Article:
Kaiser Permanente, the largest managed healthcare organization in the United States, has published a remarkable nutritional update for physicians, telling them that healthy eating may best be achieved with a plant-based diet, defined as a regimen that “encourages whole, plant-based foods and discourages meats, dairy and eggs as well as all refined and processed junk.” This is good news for Kaiser’s 10 million members, because following this advice leads to lower blood pressure; reversal or prevention of heart disease (our number one killer); a longer life; a healthier weight; lower risk of diabetes; improvement of inflammatory conditions like rheumatoid arthritis; reduced risk of dementia; and reduced risk of cancer.
Considering that 71% of the medical schools in the United States fail to deliver a mere 25 hours of nutritional education to the physicians they graduate, it’s refreshing to see a major health care organization finally beginning to take nutrition seriously. The update notes: “too often, physicians ignore the potential benefits of good nutrition and quickly prescribe medications instead of giving patients a chance to correct their disease through healthy eating and active living…” (The major downside described is that it may work a little too well. If people are on medications, their blood pressure or blood sugar could actually drop too low, so physicians may need to adjust medications or eliminate them altogether.)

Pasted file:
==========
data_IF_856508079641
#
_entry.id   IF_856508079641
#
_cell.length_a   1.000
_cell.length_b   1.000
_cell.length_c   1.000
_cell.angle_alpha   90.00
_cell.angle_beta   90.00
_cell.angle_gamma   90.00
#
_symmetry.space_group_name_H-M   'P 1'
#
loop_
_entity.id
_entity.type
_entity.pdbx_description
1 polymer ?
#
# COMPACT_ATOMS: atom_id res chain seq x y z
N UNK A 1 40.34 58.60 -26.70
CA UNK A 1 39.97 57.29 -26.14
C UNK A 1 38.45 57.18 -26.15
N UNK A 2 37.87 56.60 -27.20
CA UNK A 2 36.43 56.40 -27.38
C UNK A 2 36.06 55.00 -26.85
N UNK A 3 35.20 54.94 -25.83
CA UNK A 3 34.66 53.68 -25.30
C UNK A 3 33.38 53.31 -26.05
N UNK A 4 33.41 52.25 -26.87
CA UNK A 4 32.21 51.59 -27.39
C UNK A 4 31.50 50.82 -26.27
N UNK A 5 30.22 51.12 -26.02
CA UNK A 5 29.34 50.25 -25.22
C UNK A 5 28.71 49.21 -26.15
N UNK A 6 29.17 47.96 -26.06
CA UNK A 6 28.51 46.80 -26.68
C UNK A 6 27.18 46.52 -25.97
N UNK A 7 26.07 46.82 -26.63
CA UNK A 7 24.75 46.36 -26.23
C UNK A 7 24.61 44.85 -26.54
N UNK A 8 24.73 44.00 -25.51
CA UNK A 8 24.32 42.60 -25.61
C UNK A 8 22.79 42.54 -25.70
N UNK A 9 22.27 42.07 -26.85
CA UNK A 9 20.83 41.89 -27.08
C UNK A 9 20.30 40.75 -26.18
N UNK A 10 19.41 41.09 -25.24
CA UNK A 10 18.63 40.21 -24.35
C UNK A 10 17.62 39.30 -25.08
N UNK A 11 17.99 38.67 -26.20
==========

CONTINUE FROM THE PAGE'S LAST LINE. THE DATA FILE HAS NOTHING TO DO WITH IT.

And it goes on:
The report continues: “despite the strong body of evidence favoring plant-based diets, many physicians are not stressing the importance of plant-based diets as a first-line treatment for chronic illnesses. This could be because of a lack of physician awareness or a lack of patient education resources.” The paper ends by saying “further research is needed to find ways to make plant-based diets the new normal for our patients and employees